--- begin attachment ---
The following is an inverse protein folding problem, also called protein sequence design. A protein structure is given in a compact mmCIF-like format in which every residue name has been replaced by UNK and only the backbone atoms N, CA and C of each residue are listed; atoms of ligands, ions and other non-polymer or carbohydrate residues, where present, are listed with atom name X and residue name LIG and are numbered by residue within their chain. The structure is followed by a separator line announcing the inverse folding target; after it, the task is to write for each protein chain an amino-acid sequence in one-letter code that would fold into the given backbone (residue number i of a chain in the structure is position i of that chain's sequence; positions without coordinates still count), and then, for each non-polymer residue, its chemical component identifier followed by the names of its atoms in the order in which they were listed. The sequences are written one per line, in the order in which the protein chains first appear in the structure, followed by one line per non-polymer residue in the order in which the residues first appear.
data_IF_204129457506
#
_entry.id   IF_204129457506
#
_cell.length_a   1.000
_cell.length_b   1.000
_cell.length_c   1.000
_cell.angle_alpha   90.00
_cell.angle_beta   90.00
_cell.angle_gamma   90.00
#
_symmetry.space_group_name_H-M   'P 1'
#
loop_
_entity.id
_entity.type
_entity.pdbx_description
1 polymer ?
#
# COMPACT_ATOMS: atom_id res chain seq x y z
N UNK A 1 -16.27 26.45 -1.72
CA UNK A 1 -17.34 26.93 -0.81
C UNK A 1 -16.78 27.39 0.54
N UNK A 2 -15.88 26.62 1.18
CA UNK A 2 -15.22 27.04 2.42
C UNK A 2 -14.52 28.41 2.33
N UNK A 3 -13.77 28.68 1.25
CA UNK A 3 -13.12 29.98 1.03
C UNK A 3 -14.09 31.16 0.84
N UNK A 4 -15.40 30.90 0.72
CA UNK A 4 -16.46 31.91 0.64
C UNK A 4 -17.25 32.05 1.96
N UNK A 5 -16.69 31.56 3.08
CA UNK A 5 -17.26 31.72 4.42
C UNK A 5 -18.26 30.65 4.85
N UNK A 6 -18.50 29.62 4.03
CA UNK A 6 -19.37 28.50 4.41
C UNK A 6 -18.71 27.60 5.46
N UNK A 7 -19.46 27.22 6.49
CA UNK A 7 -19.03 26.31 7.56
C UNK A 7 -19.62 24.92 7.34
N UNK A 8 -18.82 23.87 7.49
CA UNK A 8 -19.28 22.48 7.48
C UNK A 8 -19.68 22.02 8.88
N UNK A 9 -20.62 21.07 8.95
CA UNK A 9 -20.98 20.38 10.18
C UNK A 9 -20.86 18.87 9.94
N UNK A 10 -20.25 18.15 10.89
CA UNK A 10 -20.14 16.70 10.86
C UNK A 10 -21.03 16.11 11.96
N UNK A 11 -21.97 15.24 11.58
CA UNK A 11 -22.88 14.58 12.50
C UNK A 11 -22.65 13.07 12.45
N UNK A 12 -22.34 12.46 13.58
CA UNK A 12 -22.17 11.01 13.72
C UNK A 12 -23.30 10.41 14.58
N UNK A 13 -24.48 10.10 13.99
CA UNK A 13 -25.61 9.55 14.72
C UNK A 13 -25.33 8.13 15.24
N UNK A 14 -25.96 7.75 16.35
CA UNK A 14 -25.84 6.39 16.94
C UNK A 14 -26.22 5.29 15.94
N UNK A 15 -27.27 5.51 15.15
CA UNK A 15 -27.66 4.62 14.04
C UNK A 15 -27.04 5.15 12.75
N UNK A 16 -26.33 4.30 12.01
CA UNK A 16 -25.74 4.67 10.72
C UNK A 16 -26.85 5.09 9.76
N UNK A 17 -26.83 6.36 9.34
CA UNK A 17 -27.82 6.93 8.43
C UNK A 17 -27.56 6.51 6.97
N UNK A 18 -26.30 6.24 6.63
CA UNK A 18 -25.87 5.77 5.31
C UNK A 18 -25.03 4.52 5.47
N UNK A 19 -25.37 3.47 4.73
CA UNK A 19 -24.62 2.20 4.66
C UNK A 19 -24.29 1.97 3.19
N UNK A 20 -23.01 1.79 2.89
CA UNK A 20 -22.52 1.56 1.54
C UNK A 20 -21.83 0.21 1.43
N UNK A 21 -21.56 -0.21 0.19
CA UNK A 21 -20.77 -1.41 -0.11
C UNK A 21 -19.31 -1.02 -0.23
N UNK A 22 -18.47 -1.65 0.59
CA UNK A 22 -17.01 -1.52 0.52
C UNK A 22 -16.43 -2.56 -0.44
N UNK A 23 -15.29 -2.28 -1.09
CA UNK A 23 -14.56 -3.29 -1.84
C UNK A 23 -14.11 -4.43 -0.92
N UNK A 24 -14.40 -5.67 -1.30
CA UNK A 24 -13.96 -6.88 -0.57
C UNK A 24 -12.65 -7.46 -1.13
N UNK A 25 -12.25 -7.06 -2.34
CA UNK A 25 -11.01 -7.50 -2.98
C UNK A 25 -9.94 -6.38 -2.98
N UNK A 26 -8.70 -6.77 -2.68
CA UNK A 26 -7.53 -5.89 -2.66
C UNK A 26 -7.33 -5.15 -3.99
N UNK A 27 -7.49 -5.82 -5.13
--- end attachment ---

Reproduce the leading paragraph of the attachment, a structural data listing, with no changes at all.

The following is an inverse protein folding problem, also called protein sequence design. A protein structure is given in a compact mmCIF-like format in which every residue name has been replaced by UNK and only the backbone atoms N, CA and C of each residue are listed; atoms of ligands, ions and other non-polymer or carbohydrate residues, where present, are listed with atom name X and residue name LIG and are numbered by residue within their chain. The structure is followed by a separator line announcing the inverse folding target; after it, the task is to write for each protein chain an amino-acid sequence in one-letter code that would fold into the given backbone (residue number i of a chain in the structure is position i of that chain's sequence; positions without coordinates still count), and then, for each non-polymer residue, its chemical component identifier followed by the names of its atoms in the order in which they were listed. The sequences are written one per line, in the order in which the protein chains first appear in the structure, followed by one line per non-polymer residue in the order in which the residues first appear.